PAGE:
Across parts of three seasons in the Minors from 2017-19, Luzardo fired 195 2/3 innings with a 2.53 ERA/1.04 WHIP with 234 strikeouts. With that came a 10.8 K/9, 2.0 BB/9 and 0.6 HR/9. Heading into 2019, he appeared ticketed for a rotation spot with the Athletics, but a shoulder strain cost his two-plus months and then a lat strain during rehab further delayed his progress. In the end, Luzardo made his Big League debut this past September with 16 strikeouts in 12 innings to back up a 1.50 ERA/0.67 WHIP/295 ERA+/3.37 xFIP. There’s some luck sprinkled in there, but since I’ve already beaten this horse deader than Ted Williams’ frozen corpse, you get the picture: the frontline starter upside is enormous, but the injury risk and concerns about his long-term future as a starter are ever-present. Sure, his arsenal alone profiles him as a starting pitcher, but if he can’t build up his innings due to either repeated injury or a cancelled season, his role in the Bigs could change.
I’m not saying this is going to happen. All I’m trying to impress upon you is that you would be foolish to put stock in Luzardo in any deep format and not take this into account. We already know he can produce the bottom-line results and is capable of completely neutralizing left-handed hitters, so I am by no means a Luzardo hater. Nevertheless, let’s do a quick exercise of dramatically overreacting to The Incredibly Deadly Viper’s small MLB sample size in 2019: hitters produced an average exit velocity of 87.4 MPH with a sweet spot % of 26.9% and a 23.1% hard hit %. That average exit velo of 87.4 MPH would have tied Luzardo with Tyler Glasnow, Lance Lynn and Max Scherzer in 2019 for 82nd in the Majors, while his hard hit rate would have been tops among all pitchers. That sweet spot % would have ranked seventh, between Chad Bettis and Dallas Keuchel. He isn’t the only pitcher who can claim a feat like this while not coming close to qualifying statistically, but it does paint an interesting picture. Despite being near the end of the top-third in baseball in exit velo against, very few batters are squaring him up at 95 MPH or above.
I’m taking all of this with a grain of salt, probably the way in which we should all be operating during these harsh times as to support the world’s supply of NaCl. Still, I want to know anything and everything about a player before buying in a dynasty or keeper format, especially a guy like the Incredibly Deadly Viper who screams ace-in-the-making but has durability concerns. Hey, at least he got TJ out of the way in high school, right? The only thing I got out of the way in high school was a few college history credits and my Myspace Music debut.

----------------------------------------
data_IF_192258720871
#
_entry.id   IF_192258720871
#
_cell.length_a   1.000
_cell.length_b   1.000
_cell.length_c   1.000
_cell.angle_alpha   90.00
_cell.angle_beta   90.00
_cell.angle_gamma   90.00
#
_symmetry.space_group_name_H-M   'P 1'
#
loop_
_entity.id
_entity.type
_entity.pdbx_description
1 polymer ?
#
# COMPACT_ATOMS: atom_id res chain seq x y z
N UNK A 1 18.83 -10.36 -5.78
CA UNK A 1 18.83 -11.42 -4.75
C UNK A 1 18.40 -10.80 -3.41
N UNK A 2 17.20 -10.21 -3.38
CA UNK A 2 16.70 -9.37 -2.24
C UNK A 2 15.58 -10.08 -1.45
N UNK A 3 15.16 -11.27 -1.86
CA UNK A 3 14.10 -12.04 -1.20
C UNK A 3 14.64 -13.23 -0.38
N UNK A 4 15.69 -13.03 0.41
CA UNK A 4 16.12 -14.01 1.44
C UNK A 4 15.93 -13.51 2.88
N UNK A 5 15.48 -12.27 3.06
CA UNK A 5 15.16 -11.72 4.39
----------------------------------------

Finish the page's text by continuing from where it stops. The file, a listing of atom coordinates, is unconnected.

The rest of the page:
In the end, I advise you re-pack Luzardo and bring him with you through airport security to your final destination. There are durability concerns and we haven’t seen enough at AAA or MLB to really quantify things with confidence, but Luzardo is an ace-caliber arm with four-to-five plus pitches that could anchor your fantasy rotation for years to come. And, if you should you grow weary as time goes by, he’s the kind of name you can likely still get an attractive haul for in dynasty leagues. He won’t turn 23 until September of this year. Pack.
What’s the different between Richard Pitino and Luis Patino? Rick Pitino Sr. never left the latter home alone while he went out gallivanting with college broads. Man, forget about that 22-year-old fart named Luzardo I just finished breaking down – this Patino kid can’t even have a legal drink until nearly Halloween 2020.
Sure, he’s nearly two full years younger than the aforementioned Incredibly Deadly Viper, but Patino still comes with a 2020 MLB ETA that is looking more feasible by the day thanks to recent optimism from our savior, Dr. Anthony Fauci. If Fauci is a believer Arizona baseball is a real possibility, then count me in! As it relates to Patino, I’m not entirely sure what this would mean for him. Unlike Luzardo, Patino never had a shot at opening the 2020 campaign in a Big league uniform, having only tossed 7 2/3 innings in Double-A in 2019 (1.17 ERA/1.57 WHIP/2.41 FIP, 10 strikeouts). Patino spent the vast majority of last season at High-A in the California League, where he logged 87 innings with a 2.69 ERA/1.09 WHIP/2.87 FIP and a sexy 113 strikeouts. That equated to an 11.7 K/9 that was paired with a 3.5 BB/9 and 0.4 BB/9.